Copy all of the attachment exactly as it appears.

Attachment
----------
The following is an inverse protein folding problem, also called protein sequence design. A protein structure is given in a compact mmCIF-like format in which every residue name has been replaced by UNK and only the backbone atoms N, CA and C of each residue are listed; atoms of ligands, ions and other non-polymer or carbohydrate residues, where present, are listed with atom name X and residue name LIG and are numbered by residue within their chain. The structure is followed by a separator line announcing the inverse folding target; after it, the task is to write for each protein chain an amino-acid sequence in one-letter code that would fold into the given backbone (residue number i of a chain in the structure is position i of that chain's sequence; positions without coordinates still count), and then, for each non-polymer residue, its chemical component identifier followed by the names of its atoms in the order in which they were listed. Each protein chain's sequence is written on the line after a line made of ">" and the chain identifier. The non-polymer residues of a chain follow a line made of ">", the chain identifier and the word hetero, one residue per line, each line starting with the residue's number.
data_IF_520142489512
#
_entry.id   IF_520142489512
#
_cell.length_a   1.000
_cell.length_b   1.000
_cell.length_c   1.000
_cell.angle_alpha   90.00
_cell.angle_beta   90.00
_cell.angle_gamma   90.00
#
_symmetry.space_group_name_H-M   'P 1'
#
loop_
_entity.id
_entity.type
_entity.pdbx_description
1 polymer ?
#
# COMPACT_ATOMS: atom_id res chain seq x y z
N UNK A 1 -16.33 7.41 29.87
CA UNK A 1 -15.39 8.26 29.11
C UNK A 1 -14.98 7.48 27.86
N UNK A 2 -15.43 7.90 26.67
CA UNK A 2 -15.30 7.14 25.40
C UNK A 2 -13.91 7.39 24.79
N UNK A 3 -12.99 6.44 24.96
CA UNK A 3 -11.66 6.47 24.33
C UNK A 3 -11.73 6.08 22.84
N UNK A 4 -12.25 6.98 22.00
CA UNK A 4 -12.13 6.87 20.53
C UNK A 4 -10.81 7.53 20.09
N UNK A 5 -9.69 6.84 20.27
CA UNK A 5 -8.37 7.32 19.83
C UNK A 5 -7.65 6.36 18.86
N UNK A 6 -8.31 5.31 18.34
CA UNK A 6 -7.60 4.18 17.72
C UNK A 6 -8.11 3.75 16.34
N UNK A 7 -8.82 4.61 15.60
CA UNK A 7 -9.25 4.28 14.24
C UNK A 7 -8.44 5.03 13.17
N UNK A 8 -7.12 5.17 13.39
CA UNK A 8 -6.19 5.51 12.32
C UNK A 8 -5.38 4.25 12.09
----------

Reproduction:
The following is an inverse protein folding problem, also called protein sequence design. A protein structure is given in a compact mmCIF-like format in which every residue name has been replaced by UNK and only the backbone atoms N, CA and C of each residue are listed; atoms of ligands, ions and other non-polymer or carbohydrate residues, where present, are listed with atom name X and residue name LIG and are numbered by residue within their chain. The structure is followed by a separator line announcing the inverse folding target; after it, the task is to write for each protein chain an amino-acid sequence in one-letter code that would fold into the given backbone (residue number i of a chain in the structure is position i of that chain's sequence; positions without coordinates still count), and then, for each non-polymer residue, its chemical component identifier followed by the names of its atoms in the order in which they were listed. Each protein chain's sequence is written on the line after a line made of ">" and the chain identifier. The non-polymer residues of a chain follow a line made of ">", the chain identifier and the word hetero, one residue per line, each line starting with the residue's number.
data_IF_520142489512
#
_entry.id   IF_520142489512
#
_cell.length_a   1.000
_cell.length_b   1.000
_cell.length_c   1.000
_cell.angle_alpha   90.00
_cell.angle_beta   90.00
_cell.angle_gamma   90.00
#
_symmetry.space_group_name_H-M   'P 1'
#
loop_
_entity.id
_entity.type
_entity.pdbx_description
1 polymer ?
#
# COMPACT_ATOMS: atom_id res chain seq x y z
N UNK A 1 -16.33 7.41 29.87
CA UNK A 1 -15.39 8.26 29.11
C UNK A 1 -14.98 7.48 27.86
N UNK A 2 -15.43 7.90 26.67
CA UNK A 2 -15.30 7.14 25.40
C UNK A 2 -13.91 7.39 24.79
N UNK A 3 -12.99 6.44 24.96
CA UNK A 3 -11.66 6.47 24.33
C UNK A 3 -11.73 6.08 22.84
N UNK A 4 -12.25 6.98 22.00
CA UNK A 4 -12.13 6.87 20.53
C UNK A 4 -10.81 7.53 20.09
N UNK A 5 -9.69 6.84 20.27
CA UNK A 5 -8.37 7.32 19.83
C UNK A 5 -7.65 6.36 18.86
N UNK A 6 -8.31 5.31 18.34
CA UNK A 6 -7.60 4.18 17.72
C UNK A 6 -8.11 3.75 16.34
N UNK A 7 -8.82 4.61 15.60
CA UNK A 7 -9.25 4.28 14.24
C UNK A 7 -8.44 5.03 13.17
N UNK A 8 -7.12 5.17 13.39
CA UNK A 8 -6.19 5.51 12.32
C UNK A 8 -5.38 4.25 12.09